Perhaps you saw an article in the Austin American Statesman recently that navigates through the sometimes contentious issue of renegade trails in natural areas. http://www.statesman.com/news/content/news/stories/local/2009/08/09/0809bikers.html The article focuses on some mountain bikers who cut unauthorized trails using methods that harm the watershed and habitat. These activities are of most concern on the protected Balcones Canyonland Preserve (BCP). BCP was funded in part by Travis County voters, private conservation minded funders, and state and federal agencies for the specific purpose of providing endangered species habitat. Passive recreation was initially permitted in many areas as long as it was controlled to protect critical areas at critical times. Some visitors felt the trail opportunities weren’t satisfactory, and took some saws into their own hands and routed renegade trails through some sensitive places.
The same sorts of activities are happening in the Barton Creek Greenbelt managed by the city of Austin. The greenbelt was preserved primarily for watershed protection. But lots of badly built trails can cause harm; from the Statesman article:
Without proper design, the paths erode, degrading water quality downstream. Loss of the overhead tree canopy creates swaths of sun-baked, compacted ground that draws such predators as rat snakes and fire ants. And when improperly done, cutting branches from oak trees can contribute to the spread of oak wilt.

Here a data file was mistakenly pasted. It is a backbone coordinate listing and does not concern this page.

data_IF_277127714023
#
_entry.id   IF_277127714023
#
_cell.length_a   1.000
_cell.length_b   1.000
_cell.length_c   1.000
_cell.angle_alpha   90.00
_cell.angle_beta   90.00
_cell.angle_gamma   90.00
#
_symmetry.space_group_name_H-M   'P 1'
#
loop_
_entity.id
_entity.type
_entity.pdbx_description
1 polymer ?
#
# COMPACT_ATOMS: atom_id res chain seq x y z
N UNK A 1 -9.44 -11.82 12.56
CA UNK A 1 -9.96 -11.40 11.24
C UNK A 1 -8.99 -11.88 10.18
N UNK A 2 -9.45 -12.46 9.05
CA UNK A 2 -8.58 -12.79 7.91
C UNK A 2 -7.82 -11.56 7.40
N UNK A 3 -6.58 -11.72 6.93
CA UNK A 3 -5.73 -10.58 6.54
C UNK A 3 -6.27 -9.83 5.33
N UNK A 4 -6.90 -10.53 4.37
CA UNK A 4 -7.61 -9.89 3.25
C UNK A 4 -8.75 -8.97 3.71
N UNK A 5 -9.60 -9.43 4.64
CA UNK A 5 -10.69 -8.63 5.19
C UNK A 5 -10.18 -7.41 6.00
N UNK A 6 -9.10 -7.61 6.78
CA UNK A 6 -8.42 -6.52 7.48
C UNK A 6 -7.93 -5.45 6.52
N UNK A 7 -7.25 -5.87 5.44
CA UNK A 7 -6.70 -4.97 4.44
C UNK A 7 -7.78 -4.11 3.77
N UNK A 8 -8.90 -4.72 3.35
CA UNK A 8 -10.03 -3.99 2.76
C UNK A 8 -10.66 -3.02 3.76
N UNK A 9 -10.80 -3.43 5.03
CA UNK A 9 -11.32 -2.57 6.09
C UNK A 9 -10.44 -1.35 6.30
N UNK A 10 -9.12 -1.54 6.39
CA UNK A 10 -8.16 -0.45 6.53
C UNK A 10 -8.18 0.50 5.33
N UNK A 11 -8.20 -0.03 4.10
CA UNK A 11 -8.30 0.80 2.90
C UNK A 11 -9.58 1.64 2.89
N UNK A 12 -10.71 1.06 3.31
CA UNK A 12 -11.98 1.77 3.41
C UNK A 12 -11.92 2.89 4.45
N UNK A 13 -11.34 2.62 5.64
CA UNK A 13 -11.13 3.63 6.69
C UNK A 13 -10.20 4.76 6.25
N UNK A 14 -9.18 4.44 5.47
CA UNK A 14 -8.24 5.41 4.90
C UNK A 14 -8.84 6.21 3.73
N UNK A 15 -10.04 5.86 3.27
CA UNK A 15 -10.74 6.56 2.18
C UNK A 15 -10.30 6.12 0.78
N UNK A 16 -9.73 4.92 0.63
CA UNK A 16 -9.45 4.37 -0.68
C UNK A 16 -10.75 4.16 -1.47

Certainly recreation, and in particular hike and bike trails, will have to be a large component of the urban natural areas even as they serve other environmental purposes. But how do we manage misbehavior? Who will pay the costs? Who will create and build out the plans?
San Marcos has had a taste of these sames issues. Hikers and bikers may have noticed trails that seem lightly traveled leading off of Dante’s Trail at Upper Purgatory. Visitors, unaware of the unauthorized status of such “renegade” trails, will use them to increase their experience with the area and inadvertantly hardening the trail. SMGA understands all sides of the issue and is working on a couple of fronts, including some recommendations for interim stewardship guidelines. We hope some of our recommendations will help us find our way through the formidable task of managing our natural areas so that critters, clean water and visitors can coexist sustainably. Feedback from our members is always encouraged…your thoughts? Email [email protected]